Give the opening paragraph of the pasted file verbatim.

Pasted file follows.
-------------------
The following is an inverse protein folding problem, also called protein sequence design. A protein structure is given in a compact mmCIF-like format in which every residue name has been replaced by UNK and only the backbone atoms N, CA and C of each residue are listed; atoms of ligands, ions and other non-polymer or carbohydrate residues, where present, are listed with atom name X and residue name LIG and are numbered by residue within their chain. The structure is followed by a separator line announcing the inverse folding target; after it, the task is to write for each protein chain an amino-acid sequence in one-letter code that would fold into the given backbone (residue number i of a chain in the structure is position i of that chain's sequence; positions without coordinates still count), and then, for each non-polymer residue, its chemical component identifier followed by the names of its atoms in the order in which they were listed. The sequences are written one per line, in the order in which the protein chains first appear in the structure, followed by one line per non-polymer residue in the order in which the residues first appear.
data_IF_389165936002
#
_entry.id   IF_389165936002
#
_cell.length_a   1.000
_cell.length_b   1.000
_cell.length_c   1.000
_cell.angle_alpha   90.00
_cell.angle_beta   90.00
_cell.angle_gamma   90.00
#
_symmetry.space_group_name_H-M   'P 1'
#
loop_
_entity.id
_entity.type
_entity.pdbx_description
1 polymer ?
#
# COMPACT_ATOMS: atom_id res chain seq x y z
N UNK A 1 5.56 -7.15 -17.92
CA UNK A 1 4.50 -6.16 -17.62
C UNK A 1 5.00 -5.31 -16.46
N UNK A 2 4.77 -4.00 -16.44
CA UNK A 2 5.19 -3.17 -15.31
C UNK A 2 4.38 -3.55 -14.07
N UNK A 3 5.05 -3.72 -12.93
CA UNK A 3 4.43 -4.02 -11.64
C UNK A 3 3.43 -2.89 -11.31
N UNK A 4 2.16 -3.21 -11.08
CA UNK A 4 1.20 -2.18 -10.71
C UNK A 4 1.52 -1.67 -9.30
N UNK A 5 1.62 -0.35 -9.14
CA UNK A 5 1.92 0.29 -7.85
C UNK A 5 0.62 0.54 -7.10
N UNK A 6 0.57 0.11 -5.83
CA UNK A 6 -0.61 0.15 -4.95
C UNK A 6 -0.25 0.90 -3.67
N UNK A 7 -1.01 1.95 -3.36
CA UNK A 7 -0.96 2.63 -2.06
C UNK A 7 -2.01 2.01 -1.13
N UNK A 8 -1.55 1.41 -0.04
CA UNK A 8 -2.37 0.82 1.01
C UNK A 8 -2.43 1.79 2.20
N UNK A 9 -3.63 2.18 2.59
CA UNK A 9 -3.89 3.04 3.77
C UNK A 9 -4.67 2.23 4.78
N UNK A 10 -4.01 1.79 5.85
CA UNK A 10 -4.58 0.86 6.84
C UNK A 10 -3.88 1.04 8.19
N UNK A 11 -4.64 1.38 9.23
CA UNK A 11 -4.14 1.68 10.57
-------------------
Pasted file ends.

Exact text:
The following is an inverse protein folding problem, also called protein sequence design. A protein structure is given in a compact mmCIF-like format in which every residue name has been replaced by UNK and only the backbone atoms N, CA and C of each residue are listed; atoms of ligands, ions and other non-polymer or carbohydrate residues, where present, are listed with atom name X and residue name LIG and are numbered by residue within their chain. The structure is followed by a separator line announcing the inverse folding target; after it, the task is to write for each protein chain an amino-acid sequence in one-letter code that would fold into the given backbone (residue number i of a chain in the structure is position i of that chain's sequence; positions without coordinates still count), and then, for each non-polymer residue, its chemical component identifier followed by the names of its atoms in the order in which they were listed. The sequences are written one per line, in the order in which the protein chains first appear in the structure, followed by one line per non-polymer residue in the order in which the residues first appear.